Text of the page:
Penguins say focus is on playoffs, not payback against Islanders
April 8, 2011 4:00 AM
Islanders defenseman Travis Hamonic fights Penguins forward Michael Rupp (right) as Islanders forward Josh Bailey battles Penguins forward Pascal Dupuis during the second period of a game Feb 11, 2011 at Nassau Coliseum in Uniondale, New York. The teams meet again tonight.
By Shelly Anderson Pittsburgh Post-Gazette
Penguins rookie Eric Tangradi has not played since Feb. 11, thanks in large part to a concussion he got that night when Trevor Gillies of the New York Islanders drove an elbow into Tangradi's head -- then stood over the injured winger and taunted him.
Since that ugly, penalty-pocked, 9-3 Islanders win, Tangradi has recovered but has not cracked the lineup. He might not be on the ice tonight for the rematch on Long Island, considering he skated on a fifth line in practice Thursday at Southpointe.
He is clear he does not want his teammates to exact some payback.
"Not at this point, no," Tangradi said. "There's too many important things that are going on besides one incident. I think everyone, including myself, would rather see us leave the building with a win than have anything happen."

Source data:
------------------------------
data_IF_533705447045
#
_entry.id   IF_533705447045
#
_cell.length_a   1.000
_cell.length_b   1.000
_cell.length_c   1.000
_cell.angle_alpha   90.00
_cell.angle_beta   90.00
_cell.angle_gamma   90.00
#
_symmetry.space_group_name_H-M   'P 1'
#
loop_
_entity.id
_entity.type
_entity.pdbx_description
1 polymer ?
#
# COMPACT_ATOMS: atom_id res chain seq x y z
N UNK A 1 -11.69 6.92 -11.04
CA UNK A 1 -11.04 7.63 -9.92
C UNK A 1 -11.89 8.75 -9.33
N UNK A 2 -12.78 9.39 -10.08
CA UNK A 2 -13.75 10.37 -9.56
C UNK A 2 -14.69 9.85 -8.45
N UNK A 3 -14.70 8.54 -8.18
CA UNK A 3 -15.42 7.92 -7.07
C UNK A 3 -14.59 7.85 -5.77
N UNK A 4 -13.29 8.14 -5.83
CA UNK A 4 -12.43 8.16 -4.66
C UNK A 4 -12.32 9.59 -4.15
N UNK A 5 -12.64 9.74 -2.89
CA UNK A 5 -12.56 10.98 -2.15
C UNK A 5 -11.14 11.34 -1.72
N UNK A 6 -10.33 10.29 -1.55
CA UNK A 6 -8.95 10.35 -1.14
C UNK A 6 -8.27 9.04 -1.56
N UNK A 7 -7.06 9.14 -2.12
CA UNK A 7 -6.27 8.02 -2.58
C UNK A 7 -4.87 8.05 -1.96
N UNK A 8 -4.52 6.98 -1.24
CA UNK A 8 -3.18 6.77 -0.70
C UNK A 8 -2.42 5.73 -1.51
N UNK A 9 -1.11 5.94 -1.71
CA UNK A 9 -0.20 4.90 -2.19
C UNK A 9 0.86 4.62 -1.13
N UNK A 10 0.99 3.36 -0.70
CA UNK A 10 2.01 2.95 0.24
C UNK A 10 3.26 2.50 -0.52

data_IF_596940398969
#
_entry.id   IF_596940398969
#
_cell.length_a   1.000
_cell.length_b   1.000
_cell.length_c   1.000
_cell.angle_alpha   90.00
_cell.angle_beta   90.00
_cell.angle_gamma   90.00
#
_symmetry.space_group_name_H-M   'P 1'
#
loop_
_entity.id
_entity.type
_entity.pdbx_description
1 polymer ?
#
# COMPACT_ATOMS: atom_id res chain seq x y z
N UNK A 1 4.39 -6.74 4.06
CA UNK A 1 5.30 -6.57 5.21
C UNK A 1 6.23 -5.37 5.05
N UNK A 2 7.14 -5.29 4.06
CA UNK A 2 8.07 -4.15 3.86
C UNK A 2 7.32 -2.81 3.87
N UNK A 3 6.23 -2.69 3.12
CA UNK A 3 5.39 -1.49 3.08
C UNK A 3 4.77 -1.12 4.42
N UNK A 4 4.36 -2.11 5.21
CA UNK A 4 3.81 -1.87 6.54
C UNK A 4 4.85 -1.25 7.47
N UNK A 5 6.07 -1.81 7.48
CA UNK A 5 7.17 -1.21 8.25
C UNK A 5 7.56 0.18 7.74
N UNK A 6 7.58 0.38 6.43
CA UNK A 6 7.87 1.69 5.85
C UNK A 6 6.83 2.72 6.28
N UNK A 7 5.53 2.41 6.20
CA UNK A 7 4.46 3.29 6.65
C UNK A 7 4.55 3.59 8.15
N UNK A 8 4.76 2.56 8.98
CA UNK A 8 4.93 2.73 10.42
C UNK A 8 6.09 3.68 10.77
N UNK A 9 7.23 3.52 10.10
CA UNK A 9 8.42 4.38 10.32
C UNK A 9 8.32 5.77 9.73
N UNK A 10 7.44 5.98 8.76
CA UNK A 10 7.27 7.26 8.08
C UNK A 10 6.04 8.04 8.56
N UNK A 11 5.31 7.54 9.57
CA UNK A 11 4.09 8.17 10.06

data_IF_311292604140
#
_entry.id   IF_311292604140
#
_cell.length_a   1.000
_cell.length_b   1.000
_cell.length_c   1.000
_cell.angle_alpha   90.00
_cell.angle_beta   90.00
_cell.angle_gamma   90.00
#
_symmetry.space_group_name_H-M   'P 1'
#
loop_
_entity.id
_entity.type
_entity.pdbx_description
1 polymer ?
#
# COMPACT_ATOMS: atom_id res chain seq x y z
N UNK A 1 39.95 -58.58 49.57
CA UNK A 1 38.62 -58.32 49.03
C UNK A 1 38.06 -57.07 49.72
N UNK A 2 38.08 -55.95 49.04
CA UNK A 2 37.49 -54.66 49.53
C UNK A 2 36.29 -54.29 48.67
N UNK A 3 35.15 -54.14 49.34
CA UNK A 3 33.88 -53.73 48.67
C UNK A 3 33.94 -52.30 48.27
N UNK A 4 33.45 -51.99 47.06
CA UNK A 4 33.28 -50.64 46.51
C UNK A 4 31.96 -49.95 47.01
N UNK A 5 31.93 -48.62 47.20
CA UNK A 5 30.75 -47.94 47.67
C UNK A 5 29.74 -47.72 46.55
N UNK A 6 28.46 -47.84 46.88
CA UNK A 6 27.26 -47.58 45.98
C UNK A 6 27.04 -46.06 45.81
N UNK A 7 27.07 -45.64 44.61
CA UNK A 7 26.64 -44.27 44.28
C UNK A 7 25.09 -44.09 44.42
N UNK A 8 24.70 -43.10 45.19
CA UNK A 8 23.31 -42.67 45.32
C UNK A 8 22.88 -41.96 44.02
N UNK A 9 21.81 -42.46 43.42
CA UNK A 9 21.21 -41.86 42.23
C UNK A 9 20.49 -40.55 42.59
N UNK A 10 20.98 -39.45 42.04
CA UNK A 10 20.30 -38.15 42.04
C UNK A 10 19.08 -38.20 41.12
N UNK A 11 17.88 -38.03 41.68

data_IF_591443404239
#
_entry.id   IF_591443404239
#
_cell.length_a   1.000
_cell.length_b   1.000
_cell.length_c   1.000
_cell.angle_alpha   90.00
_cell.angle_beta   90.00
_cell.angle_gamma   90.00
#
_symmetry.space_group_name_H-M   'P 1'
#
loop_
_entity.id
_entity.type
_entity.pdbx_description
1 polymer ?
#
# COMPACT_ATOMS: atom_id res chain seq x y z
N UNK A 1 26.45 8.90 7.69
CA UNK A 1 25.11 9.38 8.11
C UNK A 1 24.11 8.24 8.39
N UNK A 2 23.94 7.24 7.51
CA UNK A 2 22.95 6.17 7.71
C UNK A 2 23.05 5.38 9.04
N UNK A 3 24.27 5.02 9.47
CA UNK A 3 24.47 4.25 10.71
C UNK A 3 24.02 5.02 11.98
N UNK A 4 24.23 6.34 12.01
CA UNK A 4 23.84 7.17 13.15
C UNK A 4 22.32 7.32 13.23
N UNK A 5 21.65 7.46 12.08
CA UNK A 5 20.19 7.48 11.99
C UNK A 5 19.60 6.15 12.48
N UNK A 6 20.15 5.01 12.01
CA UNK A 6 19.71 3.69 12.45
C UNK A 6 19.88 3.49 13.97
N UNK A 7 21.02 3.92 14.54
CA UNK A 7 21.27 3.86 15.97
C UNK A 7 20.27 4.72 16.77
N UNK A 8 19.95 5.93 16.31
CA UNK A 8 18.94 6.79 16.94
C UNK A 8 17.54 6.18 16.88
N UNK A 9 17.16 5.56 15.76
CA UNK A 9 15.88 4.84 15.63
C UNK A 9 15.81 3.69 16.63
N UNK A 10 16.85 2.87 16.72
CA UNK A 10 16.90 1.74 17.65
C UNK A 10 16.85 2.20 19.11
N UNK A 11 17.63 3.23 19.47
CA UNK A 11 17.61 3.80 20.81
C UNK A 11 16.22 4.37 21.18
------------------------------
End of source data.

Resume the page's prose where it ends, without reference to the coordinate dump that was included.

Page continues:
Game: Penguins at New York Islanders, 7:08 p.m. today, Nassau Coliseum, Uniondale, N.Y.
Probable goaltenders:Brent Johnson for Penguins. Rick DiPietro for Islanders.
Penguins: Are 11-9-3 inside Atlantic Division. ... 58 road points among most in NHL. ... Kris Letang one point shy of 50 for season, one assist shy of 100 for career.
Islanders: Are 6-12-4 inside Atlantic. ... Their 38 home points among least in NHL. ... Michael Grabner leads league rookies with 33 goals.
Of note: Islanders lead NHL with 15 short-handed goals.
That was the overwhelming sentiment in the Penguins' dressing room before the team flew out for a two-game road trip to end the regular season with playoff seeding and home-ice advantage still in the balance.
"In my book, it's like going into any other building. We want to get the win and head into the playoffs hot," said backup goaltender Brent Johnson, who started for the Penguins in that Feb. 11 game -- and at one point threw down his gloves to fight hard-charging Islanders rookie center Micheal Haley. He is expected to start again tonight.
The Islanders are an afterthought on the NHL radar, 14th in the Eastern Conference and far out of the playoffs. The Penguins are fourth in the East with 102 points.
That Feb. 11 game garnered a lot of attention for and within the NHL.
There were 346 penalty minutes, including 15 fighting majors and 21 misconducts. The NHL fined the Islanders $100,000 and issued three suspensions -- 10 games automatically to Penguins enforcer Eric Godard for coming off the bench to help Johnson against Haley, Gillies nine games, and Matt Martin, who tried to clobber Penguins forward Max Talbot from the blind side, four games.
Penguins co-owner and Hall of Famer Mario Lemieux was incensed at the spectacle and what he called in a statement a "travesty" and a "sideshow." He said the league failed "to send a clear and strong message that those kinds of actions are unacceptable and embarrassing to the sport."